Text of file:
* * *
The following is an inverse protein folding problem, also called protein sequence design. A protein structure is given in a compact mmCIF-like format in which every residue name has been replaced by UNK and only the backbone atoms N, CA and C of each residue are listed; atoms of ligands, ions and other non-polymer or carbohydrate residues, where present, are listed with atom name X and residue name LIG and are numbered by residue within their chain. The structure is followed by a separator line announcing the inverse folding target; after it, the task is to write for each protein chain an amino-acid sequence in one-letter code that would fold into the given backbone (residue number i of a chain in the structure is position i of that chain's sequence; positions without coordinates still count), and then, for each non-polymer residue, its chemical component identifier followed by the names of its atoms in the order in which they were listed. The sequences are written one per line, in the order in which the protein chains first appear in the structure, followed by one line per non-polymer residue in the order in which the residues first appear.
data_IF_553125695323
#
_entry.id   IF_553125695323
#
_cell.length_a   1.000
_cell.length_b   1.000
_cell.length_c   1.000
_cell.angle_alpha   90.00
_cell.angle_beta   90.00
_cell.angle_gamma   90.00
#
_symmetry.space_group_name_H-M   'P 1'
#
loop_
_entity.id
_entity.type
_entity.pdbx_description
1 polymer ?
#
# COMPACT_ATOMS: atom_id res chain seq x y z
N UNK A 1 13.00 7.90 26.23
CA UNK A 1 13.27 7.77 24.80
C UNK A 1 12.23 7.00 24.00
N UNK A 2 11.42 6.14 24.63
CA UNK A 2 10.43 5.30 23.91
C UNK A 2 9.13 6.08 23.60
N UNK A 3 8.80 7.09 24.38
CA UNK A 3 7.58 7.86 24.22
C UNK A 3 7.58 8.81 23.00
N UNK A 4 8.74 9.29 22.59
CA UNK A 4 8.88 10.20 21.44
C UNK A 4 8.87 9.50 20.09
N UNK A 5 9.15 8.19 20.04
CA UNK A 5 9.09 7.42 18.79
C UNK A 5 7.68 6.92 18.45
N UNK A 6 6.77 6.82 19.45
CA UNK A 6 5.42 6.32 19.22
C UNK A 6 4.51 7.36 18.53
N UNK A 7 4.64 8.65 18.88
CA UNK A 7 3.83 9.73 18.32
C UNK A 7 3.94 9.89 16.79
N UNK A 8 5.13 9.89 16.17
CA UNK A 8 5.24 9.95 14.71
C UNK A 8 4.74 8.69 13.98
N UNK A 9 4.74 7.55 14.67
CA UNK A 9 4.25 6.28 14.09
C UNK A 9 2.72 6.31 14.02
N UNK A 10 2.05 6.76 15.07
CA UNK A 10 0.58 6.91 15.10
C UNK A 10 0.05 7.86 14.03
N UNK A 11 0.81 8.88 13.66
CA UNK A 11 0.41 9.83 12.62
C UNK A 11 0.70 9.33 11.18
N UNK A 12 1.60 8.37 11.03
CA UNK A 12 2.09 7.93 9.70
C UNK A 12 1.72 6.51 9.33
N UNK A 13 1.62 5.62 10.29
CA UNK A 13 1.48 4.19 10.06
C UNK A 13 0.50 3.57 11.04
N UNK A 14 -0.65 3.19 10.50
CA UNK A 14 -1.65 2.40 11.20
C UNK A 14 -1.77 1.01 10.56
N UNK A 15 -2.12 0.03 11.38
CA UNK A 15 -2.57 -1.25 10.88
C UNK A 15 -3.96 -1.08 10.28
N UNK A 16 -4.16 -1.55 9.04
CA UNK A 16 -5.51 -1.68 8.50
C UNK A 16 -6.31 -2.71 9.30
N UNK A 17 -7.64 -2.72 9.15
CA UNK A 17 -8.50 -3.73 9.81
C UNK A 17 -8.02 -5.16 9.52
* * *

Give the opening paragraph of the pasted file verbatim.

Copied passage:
The following is an inverse protein folding problem, also called protein sequence design. A protein structure is given in a compact mmCIF-like format in which every residue name has been replaced by UNK and only the backbone atoms N, CA and C of each residue are listed; atoms of ligands, ions and other non-polymer or carbohydrate residues, where present, are listed with atom name X and residue name LIG and are numbered by residue within their chain. The structure is followed by a separator line announcing the inverse folding target; after it, the task is to write for each protein chain an amino-acid sequence in one-letter code that would fold into the given backbone (residue number i of a chain in the structure is position i of that chain's sequence; positions without coordinates still count), and then, for each non-polymer residue, its chemical component identifier followed by the names of its atoms in the order in which they were listed. The sequences are written one per line, in the order in which the protein chains first appear in the structure, followed by one line per non-polymer residue in the order in which the residues first appear.